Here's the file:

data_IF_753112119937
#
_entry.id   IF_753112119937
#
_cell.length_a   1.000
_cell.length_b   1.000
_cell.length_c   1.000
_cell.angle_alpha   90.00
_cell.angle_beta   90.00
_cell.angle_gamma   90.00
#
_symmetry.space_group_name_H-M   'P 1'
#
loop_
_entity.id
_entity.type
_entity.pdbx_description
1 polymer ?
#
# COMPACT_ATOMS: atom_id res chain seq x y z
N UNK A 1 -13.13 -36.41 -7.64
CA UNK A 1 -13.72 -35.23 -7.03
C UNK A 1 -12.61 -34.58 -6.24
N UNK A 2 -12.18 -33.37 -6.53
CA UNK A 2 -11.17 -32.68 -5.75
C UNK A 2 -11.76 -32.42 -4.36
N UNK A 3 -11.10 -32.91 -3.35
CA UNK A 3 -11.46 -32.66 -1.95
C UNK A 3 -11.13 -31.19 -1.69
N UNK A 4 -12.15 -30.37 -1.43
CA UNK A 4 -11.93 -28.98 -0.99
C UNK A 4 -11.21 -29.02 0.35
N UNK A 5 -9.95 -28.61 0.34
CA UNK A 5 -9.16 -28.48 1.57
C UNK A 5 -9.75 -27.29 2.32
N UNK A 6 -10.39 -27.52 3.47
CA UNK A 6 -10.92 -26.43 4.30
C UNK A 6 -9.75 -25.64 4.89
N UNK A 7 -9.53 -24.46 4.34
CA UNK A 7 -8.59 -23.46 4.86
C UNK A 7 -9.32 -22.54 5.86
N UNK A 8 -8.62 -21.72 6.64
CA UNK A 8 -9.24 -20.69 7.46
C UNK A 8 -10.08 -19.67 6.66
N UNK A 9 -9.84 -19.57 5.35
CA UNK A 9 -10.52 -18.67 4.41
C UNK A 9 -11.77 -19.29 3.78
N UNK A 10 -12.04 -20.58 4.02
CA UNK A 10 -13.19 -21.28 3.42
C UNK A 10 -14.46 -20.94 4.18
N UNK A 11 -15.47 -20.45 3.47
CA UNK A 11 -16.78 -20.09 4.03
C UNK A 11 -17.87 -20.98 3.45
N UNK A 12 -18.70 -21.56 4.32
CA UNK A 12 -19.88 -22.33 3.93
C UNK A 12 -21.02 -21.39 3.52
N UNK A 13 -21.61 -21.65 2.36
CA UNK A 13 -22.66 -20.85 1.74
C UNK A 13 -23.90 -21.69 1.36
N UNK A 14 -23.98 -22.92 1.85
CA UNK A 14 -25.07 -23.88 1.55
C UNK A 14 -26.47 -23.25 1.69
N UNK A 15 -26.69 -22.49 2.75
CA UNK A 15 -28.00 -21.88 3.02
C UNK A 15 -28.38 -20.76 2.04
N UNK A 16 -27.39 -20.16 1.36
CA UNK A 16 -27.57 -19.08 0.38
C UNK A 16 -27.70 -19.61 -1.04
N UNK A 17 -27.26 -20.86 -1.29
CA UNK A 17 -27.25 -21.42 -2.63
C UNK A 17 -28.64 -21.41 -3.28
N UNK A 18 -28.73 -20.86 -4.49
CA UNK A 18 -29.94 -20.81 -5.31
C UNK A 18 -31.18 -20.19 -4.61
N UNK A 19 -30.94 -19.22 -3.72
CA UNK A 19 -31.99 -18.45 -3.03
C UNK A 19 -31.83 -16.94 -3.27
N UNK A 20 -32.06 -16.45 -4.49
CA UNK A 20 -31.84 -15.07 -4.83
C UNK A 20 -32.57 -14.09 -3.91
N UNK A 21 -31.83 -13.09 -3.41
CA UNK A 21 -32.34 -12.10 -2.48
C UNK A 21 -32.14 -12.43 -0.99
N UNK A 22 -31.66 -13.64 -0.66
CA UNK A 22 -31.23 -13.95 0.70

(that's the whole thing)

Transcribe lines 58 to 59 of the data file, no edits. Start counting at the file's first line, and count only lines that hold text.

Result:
CA UNK A 13 -22.66 -20.85 1.74
C UNK A 13 -23.90 -21.69 1.36